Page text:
The 10 worst excuses for not paying minimum wage

The 10 worst excuses for not paying minimum wage

The ten worst excuses for not paying minimum wage

1. The employee wasn’t a good worker so I didn’t think they deserved to be paid the National Minimum Wage.

2. It’s part of UK culture not to pay young workers for the first three months as they have to prove their “worth” first.

3. I thought it was OK to pay foreign workers below the National Minimum Wage as they aren’t British and therefore don’t have the right to be paid it.

4. She doesn’t deserve the National Minimum Wage because she only makes the teas and sweeps the floors.

5. I’ve got an agreement with my workers that I won’t pay them the National Minimum Wage; they understand and they even signed a contract to this effect.

6. My accountant and I speak a different language – he doesn’t understand me and that’s why he doesn’t pay my workers the correct wages.

7. My workers like to think of themselves as being self-employed and the National Minimum Wage doesn’t apply to people who work for themselves.

8. My workers are often just on standby when there are no customers in the shop; I only pay them for when they’re actually serving someone.

9. My employee is still learning so they aren’t entitled to the National Minimum Wage.

10. The National Minimum Wage doesn’t apply to my business.

What are the excuses that you have heard? Let us know in the comments below. 


  • Sir
    Sir
    Fri, 27 Jan 2017 1:20pm GMT
    Dear PM - as mobile phone companies, Rail ticket pricing departments and energy supply companies have realised - if you make something that is basically simple into something that is way too complicated then everybody loses the will to live and you can get away with anything.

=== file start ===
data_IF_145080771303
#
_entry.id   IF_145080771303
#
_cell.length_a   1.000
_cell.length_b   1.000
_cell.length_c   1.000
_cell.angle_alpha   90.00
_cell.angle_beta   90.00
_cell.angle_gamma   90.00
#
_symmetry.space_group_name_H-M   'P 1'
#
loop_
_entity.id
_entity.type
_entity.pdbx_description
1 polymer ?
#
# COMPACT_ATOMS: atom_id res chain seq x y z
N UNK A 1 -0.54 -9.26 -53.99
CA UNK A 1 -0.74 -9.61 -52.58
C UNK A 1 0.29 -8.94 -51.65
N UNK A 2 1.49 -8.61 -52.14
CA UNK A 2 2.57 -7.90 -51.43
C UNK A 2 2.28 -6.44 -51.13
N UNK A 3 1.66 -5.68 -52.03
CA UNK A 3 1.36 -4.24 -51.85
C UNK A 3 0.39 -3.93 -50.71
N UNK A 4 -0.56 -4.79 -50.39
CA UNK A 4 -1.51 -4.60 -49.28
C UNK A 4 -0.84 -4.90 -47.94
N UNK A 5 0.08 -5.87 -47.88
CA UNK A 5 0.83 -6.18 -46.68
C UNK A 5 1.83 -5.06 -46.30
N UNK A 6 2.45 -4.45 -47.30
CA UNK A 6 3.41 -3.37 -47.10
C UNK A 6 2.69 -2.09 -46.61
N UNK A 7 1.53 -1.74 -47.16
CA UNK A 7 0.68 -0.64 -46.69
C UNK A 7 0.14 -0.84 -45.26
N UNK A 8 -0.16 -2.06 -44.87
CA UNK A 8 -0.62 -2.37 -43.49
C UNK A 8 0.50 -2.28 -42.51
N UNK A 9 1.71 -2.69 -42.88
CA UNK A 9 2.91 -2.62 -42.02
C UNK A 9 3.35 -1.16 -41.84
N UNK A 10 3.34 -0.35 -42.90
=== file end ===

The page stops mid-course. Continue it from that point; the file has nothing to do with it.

I feel your comment has similar origins.
    Employers should just pay NMW and be done with it, rather than become embroiled in 'fancy maths'.
    ALL of your questiond would be very easily dealt with by an HR professional in 5 minutes (or less).
  • PM
    PM
    Thu, 12 Jan 2017 8:33am GMT
    Unfortunately, it is not as simple as your article and the government make out and I would advise all HR professionals to review their practices and procedures. Some of the key pitfalls include;
    1. Do you pay staff for the hours they are required to work on their rota or for the hours in which they clock in. If they clock in 10 minutes early, is that time being paid?
    2. If an employee decides to work on half an hour in the evening as they are being picked up from work, is this time being paid even if it isn't authorised by a manager?
    3. If you allow staff to work additional hours and then take time off in lieu, is that time off taken in the same pay period or a different one?
    4. If you pay a minimum wage salary (i.e. 12 equal payments) do you document the annual hours required and do you record actual hours worked against annual hours?
    5. If you pay national living wage salary, do you pay £7.20 * weekly hours * 52 as per the TUC web-site, or do you pay £7.20 * weekly hours * (365 days / 7) which is slightly more?
    Very easy to criticise, but worth looking at Michel Roux Jr's take on it, as he was recently fined for this.
  • Sir
    Sir
    Wed, 11 Jan 2017 2:00pm GMT
    ... or number 11 - the only honest one - "I'm trying line my own grubby little pockets."

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